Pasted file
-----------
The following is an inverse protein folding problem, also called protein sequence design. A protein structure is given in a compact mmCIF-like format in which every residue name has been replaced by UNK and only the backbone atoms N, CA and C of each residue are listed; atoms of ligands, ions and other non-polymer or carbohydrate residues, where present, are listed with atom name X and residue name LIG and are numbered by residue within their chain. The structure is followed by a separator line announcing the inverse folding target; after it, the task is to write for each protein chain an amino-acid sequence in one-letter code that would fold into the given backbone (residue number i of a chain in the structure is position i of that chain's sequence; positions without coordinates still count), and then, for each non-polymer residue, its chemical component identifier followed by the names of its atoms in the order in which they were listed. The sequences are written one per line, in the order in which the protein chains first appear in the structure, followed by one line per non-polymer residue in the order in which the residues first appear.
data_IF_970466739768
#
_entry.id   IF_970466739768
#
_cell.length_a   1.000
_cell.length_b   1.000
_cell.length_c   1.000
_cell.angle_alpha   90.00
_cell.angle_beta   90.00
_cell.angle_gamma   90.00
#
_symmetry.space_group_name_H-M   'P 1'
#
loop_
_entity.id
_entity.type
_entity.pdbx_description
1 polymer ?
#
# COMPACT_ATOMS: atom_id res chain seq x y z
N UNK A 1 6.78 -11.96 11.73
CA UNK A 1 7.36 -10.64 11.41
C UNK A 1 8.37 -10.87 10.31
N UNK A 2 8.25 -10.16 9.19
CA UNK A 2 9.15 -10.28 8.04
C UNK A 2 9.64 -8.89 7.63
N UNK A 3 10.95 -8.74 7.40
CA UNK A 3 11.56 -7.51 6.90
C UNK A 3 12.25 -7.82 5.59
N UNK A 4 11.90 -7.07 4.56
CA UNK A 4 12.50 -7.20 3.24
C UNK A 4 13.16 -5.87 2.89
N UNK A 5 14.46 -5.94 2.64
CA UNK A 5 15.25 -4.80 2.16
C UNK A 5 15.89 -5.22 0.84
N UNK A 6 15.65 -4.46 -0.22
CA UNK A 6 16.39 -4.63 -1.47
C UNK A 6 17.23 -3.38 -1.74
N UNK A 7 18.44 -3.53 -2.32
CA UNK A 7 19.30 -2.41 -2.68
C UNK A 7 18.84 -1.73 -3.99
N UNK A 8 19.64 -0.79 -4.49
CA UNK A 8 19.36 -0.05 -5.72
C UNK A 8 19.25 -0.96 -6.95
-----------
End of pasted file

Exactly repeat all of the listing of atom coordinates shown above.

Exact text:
The following is an inverse protein folding problem, also called protein sequence design. A protein structure is given in a compact mmCIF-like format in which every residue name has been replaced by UNK and only the backbone atoms N, CA and C of each residue are listed; atoms of ligands, ions and other non-polymer or carbohydrate residues, where present, are listed with atom name X and residue name LIG and are numbered by residue within their chain. The structure is followed by a separator line announcing the inverse folding target; after it, the task is to write for each protein chain an amino-acid sequence in one-letter code that would fold into the given backbone (residue number i of a chain in the structure is position i of that chain's sequence; positions without coordinates still count), and then, for each non-polymer residue, its chemical component identifier followed by the names of its atoms in the order in which they were listed. The sequences are written one per line, in the order in which the protein chains first appear in the structure, followed by one line per non-polymer residue in the order in which the residues first appear.
data_IF_970466739768
#
_entry.id   IF_970466739768
#
_cell.length_a   1.000
_cell.length_b   1.000
_cell.length_c   1.000
_cell.angle_alpha   90.00
_cell.angle_beta   90.00
_cell.angle_gamma   90.00
#
_symmetry.space_group_name_H-M   'P 1'
#
loop_
_entity.id
_entity.type
_entity.pdbx_description
1 polymer ?
#
# COMPACT_ATOMS: atom_id res chain seq x y z
N UNK A 1 6.78 -11.96 11.73
CA UNK A 1 7.36 -10.64 11.41
C UNK A 1 8.37 -10.87 10.31
N UNK A 2 8.25 -10.16 9.19
CA UNK A 2 9.15 -10.28 8.04
C UNK A 2 9.64 -8.89 7.63
N UNK A 3 10.95 -8.74 7.40
CA UNK A 3 11.56 -7.51 6.90
C UNK A 3 12.25 -7.82 5.59
N UNK A 4 11.90 -7.07 4.56
CA UNK A 4 12.50 -7.20 3.24
C UNK A 4 13.16 -5.87 2.89
N UNK A 5 14.46 -5.94 2.64
CA UNK A 5 15.25 -4.80 2.16
C UNK A 5 15.89 -5.22 0.84
N UNK A 6 15.65 -4.46 -0.22
CA UNK A 6 16.39 -4.63 -1.47
C UNK A 6 17.23 -3.38 -1.74
N UNK A 7 18.44 -3.53 -2.32
CA UNK A 7 19.30 -2.41 -2.68
C UNK A 7 18.84 -1.73 -3.99
N UNK A 8 19.64 -0.79 -4.49
CA UNK A 8 19.36 -0.05 -5.72
C UNK A 8 19.25 -0.96 -6.95